Contact 接触 art exhibition celebrates travel art, travel writing, comics, illustration, oil paintings, and cultural connections. The exhibition was inspired by the writing of British travel writer Jan Morris and opened with a charity art auction for Kenyan schoolchildren.

Opening Reception of “Contact” 接触 Art Exhibition 
Dates: June 30 – July 30
Opening Reception/Charity Auction: 6.30 pm, June 30
WangDe Art Space 
No. 8 Nanxianzi Lane, Pingjiang Street, Suzhou

Contact” follows in the tradition of British travel writer Jan Morris, sharing contact between cultures. The exhibition contains comics, illustrations, and paintings by Dave Alber.

Art curator WangDe writes:

“‘Contact’ is a noun of varied nuances, not all to my taste. . . .  In a lifetime of travel and literature I have written relatively little about people. Places, atmospheres, histories have figured far more in my all too often purple prose. But people everywhere, nevertheless, have been sparks of my work, if only in glimpses–a sighting through a window, a gentle snatch of sound, the touch of a hand–and it is mostly such fugitive moments and observations, scattered across half a century and forty-odd books, that I have here gratefully plucked out their literary obscurity.”
Jan Morris 

Jan Morris 简·莫里斯

These words come from the preface of Contact(2009) by Jan Morris, one of Britain’s greatest post-World War II travel writers. Her vivid sense of humor and precise observation of details are memorable and philosophical.

Like many expats around the world, Dave Alber, living in China, comes across as appropriately candid, appropriately polite, and expresses his simple happiness after his experiences. These subtle expressions after observation have the capacity to wake an observer to the joy of “traveling alone”, which can all-too-often become deeply buried within memory’s already indistinct, though indescribably gorgeous moments.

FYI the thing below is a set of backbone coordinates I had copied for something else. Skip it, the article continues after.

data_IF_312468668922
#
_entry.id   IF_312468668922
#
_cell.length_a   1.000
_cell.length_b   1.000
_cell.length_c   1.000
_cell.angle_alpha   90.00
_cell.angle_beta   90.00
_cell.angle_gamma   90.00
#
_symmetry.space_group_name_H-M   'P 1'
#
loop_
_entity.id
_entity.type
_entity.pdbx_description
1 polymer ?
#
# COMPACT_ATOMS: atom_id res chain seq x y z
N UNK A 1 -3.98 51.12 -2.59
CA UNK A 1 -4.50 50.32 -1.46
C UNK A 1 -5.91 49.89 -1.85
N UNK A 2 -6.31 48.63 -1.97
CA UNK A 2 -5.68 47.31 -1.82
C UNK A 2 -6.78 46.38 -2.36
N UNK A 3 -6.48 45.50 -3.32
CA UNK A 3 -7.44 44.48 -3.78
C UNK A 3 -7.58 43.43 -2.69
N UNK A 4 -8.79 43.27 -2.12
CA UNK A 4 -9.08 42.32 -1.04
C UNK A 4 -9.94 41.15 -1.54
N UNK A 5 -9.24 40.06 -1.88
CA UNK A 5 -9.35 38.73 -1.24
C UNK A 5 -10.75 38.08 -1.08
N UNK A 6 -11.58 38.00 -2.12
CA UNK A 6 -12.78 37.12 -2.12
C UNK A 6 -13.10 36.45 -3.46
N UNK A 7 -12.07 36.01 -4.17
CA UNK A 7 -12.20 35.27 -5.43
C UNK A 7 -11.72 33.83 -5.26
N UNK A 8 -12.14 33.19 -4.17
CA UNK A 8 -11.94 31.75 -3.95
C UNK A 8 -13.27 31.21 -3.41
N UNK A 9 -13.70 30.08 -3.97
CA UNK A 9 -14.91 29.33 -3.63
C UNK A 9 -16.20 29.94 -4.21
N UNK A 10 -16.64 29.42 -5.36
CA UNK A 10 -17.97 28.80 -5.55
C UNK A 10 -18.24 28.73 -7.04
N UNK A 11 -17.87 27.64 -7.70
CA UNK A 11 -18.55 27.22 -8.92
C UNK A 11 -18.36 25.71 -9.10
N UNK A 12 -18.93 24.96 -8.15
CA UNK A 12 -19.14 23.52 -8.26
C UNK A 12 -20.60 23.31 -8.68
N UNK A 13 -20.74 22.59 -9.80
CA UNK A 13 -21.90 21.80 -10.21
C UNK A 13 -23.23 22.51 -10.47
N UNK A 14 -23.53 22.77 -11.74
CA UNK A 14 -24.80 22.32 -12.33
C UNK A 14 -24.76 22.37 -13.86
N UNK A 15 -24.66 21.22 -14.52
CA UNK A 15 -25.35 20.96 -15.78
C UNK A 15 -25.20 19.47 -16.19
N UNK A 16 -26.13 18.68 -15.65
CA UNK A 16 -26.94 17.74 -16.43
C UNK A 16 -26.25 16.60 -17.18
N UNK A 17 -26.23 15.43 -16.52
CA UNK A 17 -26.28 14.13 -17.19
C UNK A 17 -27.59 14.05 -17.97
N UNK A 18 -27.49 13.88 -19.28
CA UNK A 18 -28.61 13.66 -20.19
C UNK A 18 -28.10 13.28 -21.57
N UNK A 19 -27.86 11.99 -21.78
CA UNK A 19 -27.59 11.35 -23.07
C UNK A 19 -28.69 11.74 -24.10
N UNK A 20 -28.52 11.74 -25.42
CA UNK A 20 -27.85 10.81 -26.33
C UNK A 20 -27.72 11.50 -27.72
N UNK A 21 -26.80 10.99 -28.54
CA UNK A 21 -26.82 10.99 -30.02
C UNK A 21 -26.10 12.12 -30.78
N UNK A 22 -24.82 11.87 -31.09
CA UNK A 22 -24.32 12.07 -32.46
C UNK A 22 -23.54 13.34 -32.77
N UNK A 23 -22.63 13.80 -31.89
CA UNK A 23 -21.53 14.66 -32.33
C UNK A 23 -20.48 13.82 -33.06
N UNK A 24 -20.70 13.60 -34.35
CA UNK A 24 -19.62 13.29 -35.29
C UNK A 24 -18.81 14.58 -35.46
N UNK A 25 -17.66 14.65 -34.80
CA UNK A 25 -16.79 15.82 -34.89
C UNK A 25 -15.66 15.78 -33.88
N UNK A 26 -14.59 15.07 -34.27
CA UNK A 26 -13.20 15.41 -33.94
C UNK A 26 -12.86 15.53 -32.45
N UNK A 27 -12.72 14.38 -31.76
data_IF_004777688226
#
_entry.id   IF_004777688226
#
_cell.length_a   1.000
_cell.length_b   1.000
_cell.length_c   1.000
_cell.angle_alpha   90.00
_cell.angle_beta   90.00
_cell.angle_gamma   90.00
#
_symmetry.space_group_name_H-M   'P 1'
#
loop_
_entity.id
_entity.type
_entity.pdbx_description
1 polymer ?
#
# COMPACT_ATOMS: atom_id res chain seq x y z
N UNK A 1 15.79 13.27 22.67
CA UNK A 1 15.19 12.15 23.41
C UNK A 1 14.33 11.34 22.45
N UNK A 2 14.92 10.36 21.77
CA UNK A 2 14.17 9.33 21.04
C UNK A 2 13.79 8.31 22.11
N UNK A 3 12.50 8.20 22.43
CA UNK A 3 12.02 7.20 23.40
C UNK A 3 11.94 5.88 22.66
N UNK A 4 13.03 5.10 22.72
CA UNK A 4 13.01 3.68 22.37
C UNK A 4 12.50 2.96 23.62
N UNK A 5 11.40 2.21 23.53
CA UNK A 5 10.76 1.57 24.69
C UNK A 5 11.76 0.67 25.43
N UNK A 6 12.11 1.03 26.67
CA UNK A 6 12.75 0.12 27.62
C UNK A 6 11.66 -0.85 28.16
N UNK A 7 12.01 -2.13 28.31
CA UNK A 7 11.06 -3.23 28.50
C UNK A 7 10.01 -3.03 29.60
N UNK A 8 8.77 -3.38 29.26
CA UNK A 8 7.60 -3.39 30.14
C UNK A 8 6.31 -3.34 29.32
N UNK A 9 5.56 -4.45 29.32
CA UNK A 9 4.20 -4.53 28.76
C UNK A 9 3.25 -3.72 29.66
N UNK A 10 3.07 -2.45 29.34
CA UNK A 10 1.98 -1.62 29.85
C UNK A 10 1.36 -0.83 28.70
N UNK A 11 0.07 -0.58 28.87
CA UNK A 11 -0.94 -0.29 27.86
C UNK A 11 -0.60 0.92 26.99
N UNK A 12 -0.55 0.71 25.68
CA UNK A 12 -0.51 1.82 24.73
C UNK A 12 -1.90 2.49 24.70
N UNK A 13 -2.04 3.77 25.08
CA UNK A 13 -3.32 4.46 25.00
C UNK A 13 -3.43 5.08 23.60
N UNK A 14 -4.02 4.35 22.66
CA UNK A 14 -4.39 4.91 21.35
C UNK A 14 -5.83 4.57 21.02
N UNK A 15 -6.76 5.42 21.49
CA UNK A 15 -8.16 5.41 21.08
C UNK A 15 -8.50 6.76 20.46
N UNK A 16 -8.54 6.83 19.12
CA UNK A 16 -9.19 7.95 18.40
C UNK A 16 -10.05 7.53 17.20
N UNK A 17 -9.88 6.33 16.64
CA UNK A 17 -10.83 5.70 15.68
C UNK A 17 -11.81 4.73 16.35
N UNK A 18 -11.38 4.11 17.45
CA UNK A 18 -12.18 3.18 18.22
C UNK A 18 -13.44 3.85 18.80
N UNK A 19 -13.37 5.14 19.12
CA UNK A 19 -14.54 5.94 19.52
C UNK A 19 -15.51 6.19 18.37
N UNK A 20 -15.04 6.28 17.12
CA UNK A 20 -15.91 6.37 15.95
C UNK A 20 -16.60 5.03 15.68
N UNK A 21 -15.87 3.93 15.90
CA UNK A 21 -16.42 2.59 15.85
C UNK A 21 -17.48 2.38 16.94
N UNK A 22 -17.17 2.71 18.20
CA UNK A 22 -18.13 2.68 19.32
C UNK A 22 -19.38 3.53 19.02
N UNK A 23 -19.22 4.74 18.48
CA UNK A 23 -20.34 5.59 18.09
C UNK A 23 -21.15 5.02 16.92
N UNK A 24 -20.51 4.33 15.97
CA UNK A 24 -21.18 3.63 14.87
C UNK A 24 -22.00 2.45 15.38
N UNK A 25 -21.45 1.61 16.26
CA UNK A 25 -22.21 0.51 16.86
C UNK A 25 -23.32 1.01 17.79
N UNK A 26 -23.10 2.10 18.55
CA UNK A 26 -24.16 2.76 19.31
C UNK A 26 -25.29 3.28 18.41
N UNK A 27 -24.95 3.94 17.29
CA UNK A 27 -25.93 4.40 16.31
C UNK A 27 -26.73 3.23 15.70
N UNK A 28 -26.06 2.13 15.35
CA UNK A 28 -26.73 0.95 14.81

The theme of this exhibition follows in the path laid out by Jan Morris’ Contact, as a tribute to her travel writing, which contains extraordinary insight and immortal expression.

This is what art is all about.

这是二战后英国最伟大的游记文学作家Jan Motris 简·莫里斯2009年为自己的《接触》而写自序中部分节选。鲜明的幽默感,精准的观察那些微不足道的细节,都在她的描绘中令人回味无穷,并充满哲学意味。与很多旅居世界各地异乡人有着很多相似的气息,旅居中国的Dave Alber给人的印记:适当的坦诚、不失分寸的礼貌、精简的表达浮光掠影后的独自欣喜。这些细微观察后的表达,总是会唤醒起已被深深掩埋“travel alone”后的欢喜雀跃,以及那些远去的斑斓瞬间。这次展览主题沿用Jan Morris 简·莫里斯的《Contact 接触》以此致敬她看似只言片语的随意书写,暗藏着非凡洞察力和不朽表达。

With friendly understanding, a demonstration of respect, and a conscious avoidance of the narrow-minded rejection of the “foreign”, Dave Alber’s artwork exudes a light joy, but also offers the humorous perspective of an “American traveler”.

友善的理解,尊重的表达,不狭隘排斥是Dave Alber艺术作品透出一份轻盈的喜悦,当然也参杂了一个“美国观光客”诙谐的视角。
《He Xiangu何仙姑》

The importance of travel can be realized when you discover the beauty of diversity recognized when maintaining an inclusive attitude. I remembered last night… 5 years ago in Kyushu, looking at drunken Japanese people in a wine house trying to open a tie and I instantly understood the valuable foundation of what it means to live together as “harmonious people”. Similarly, the art of this “foreigner” Dave Alber also offers a glimpse into the cultural corners of our own Chinese society.

旅行的意义在于你是否真的带着包容的心态去发现多元的美,5年前在九州最后一个夜晚,望着居酒屋里揭开领带怀贪杯日本人瞬间理解“和民”的价值根基。在Dave Alber《外国人》里也能窥见中国社会的市井文化一隅。

“Mandarin fish” is a common Chinese dish, for example, but in Dave Alber’s eyes, it has an indescribable meaning. It’s like you’re sitting on a noisy Hong Kong street, and you cannot clearly see the red and green signs or the cold skyscrapers.

《Gue Yu桂鱼》是中国人餐桌上家常菜,在Dave Alber的眼中一瞬间却有了难以明状的意味。就如同你坐在噪杂的香港街头,而眼前红红绿绿的招牌和冷峻的高楼却显得模糊不清。

Perhaps we spend too much of our lives obsessing on brief moments of contact with ourselves, no matter how superficial or enjoyable. However, purpose and meaning have been scattered before us in a path of discovery, waiting to be explored in the enlivened moment… and afterwards, enjoyed as the warm afterglow of your own subjective discovery. — WangDe


— WangDe

The CONTACT art exhibition created an environment of narrative space… and contained the following pieces of Travel Art and Travel Writing: